Mice, bad flats, good coffee: my first four years in Wellington
The Lido is a cafe on Victoria Street — not a cinema in Epsom.
The city fringe suburb Newtown is where you’ll find the cafe Baobab — not the city fringe suburb Newton is where you’ll find the cafe Benediction.
Flight Coffee is the best coffee — not Roasted Addiqtion is the best coffee.
Fidel’s has great vegan muffins — not The Stone Oven has great vegan muffins.
Commonsense Organics is the awesome hippy health food shop — not Harvest Wholefoods is the awesome hippy health food shop.
Let’s go for a walk up Mt Vic — not let’s go for a walk up Mt Eden.
It’s been almost four years since I moved to Wellington. My brain has been slower to relocate. I still refer to Auckland as ‘home’. Some sentences and points of reference I’ve had to work extra-hard to get used to.
I flew down on a Saturday morning in mid-June.
My carry-on contained work clothes, work out clothes and my laptop. Everything else would follow when I found a flat. When the plane landed, I went straight to the hotel my new job had put me up in, dumped my luggage and went for a walk.
Two hours later I posted this photo to Facebook, with the following status update:
“Hi there Wellington I live here now. In my first few hours as a resident I found a cute, flattering and practical hooded raincoat with an umbrella pattern in a second hand shop, then walked past a pub that happened to be playing my second favourite George Harrison song. Continue like this, Wellington, and we’ll get along just fine.”
She did, and we have.
That’s not to say there haven’t been bumps in my road from being a born and raised Aucklander to becoming a Wellingtonian.
I was decisive that the move was the right thing to do. I loved my Auckland life. I had strong networks of friends there — the smart women in my book club which only read New Zealand literature (but mostly talked about our private lives); sharp current and former colleagues in the media who worked quickly, questioned everything and were as cynical as me; most of my family. But…I’d been going to the same places for so many years. Friday nights were Mea Culpa, Sunday nights were the Ponsonby Food Hall, when stressed one drove to Piha, after extra-long days at work there was solace and vegetarian thali at Xotic Sweets & Snacks in Sandringham. I had a lot of little rituals for every conceivable scenario in life, most of them involved food. (A flat white and Richie slice from Ripe on Richmond Rd for weekend stress! A flat white and almond croissant from Ripe on Richmond Rd for weekend joy!) Many of my friends had left, most to go to Melbourne, within a year before I did. Everyone outgrows their hometown eventually, at least temporarily. I’d already left once, years before, moving to Sydney where I’d fallen in love with frangipanis on footpaths, trains, the louder pulse of life, a half cafe/half bookshop on Oxford St. That ended badly and too soon. This move to Wellington was a choice, made from a positive place: I had a good life. But I wanted to see what else there was, who I would be without the courtyard out the back of Atomic (or whatever it called itself now) to retreat to with coffee and carrot cake on weekend afternoons. Everything was familar. I’d explored all the corners in my little patch of Auckland. I needed new corners. I was familiar to everyone in Auckland — it was full of people who’d known me my whole life. I wanted my own place that I’d chosen, a place that was mine where my family hadn’t been before, like I had with Sydney but…this time my life wouldn’t implode, I was stronger than that.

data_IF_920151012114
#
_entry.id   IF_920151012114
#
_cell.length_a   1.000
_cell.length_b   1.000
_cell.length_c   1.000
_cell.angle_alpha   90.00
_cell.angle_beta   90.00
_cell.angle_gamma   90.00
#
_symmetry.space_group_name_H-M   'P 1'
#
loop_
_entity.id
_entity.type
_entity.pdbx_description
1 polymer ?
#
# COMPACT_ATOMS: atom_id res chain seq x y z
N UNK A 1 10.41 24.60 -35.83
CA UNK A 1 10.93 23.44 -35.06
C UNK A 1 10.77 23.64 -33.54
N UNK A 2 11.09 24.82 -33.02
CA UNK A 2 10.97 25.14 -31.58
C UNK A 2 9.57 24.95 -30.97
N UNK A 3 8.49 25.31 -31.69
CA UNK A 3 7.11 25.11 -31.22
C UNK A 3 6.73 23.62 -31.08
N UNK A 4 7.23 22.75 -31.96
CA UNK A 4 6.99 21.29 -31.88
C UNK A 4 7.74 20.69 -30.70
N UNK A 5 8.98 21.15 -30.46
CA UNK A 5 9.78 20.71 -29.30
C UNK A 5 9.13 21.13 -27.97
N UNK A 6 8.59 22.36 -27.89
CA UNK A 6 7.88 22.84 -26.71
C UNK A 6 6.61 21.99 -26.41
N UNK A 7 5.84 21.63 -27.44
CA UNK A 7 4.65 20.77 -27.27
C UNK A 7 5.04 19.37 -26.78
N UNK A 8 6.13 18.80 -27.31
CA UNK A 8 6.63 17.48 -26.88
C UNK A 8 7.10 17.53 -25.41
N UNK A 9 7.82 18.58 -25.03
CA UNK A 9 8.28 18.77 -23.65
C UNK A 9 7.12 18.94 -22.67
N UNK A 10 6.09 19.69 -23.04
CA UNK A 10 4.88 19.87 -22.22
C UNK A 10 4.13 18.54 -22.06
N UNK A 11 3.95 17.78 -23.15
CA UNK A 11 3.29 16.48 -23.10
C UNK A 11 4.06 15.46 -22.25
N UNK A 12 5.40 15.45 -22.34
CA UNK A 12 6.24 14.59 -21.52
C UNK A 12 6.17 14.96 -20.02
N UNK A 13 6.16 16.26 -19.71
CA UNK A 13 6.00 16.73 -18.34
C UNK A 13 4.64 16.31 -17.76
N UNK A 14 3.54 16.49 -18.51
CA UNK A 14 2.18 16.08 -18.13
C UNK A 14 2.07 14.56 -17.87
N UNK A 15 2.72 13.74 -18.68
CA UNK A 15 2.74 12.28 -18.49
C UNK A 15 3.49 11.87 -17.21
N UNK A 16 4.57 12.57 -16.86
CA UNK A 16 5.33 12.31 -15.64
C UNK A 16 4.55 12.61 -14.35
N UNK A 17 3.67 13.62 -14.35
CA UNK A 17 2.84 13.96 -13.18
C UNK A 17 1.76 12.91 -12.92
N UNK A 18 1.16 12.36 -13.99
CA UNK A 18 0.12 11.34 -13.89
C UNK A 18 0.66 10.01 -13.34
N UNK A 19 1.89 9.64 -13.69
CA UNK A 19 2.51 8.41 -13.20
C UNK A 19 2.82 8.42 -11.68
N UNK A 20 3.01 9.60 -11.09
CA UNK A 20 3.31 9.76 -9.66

My first flat in the capital was shared with four other people in a converted brick building above a bar in the middle of the CBD. Apparently it was once a factory. My room was a loft without any windows to the outdoors. It was cold and I felt myself turning slowly stir-crazy for lack of fresh air and natural light. I would run along the waterfront on mornings when I woke with an urge for oxygen, tugging on merino tops to stop the chill. In my pre-Wellington prep, I’d stocked up on merino long sleeve shirts and long johns in Auckland so I could cope with whatever weather was in store. I never wore the long johns. Wellington’s not quite the Arctic, Aucklanders.
The gym was the same, and that was comforting. I transferred my Les Mills membership to the ‘Extreme’ branch on Taranaki St. My membership fees were the same as in Auckland, despite fewer classes (BodyPump only two mornings a week, instead of every day?!) and no steam room or spa pool. Still, the choreography and cheerful barks of instructors in fitness classes were identical. I began to wonder if being told to sing along to same lines of songs during classes was even part of instructors’ training. There was so much space between class participants that it was seemed ludicrous to a girl who’d always been crammed into BodyPump classes with mere inches between yourself and the next sweaty participant. Did Wellingtonians know how good they had it?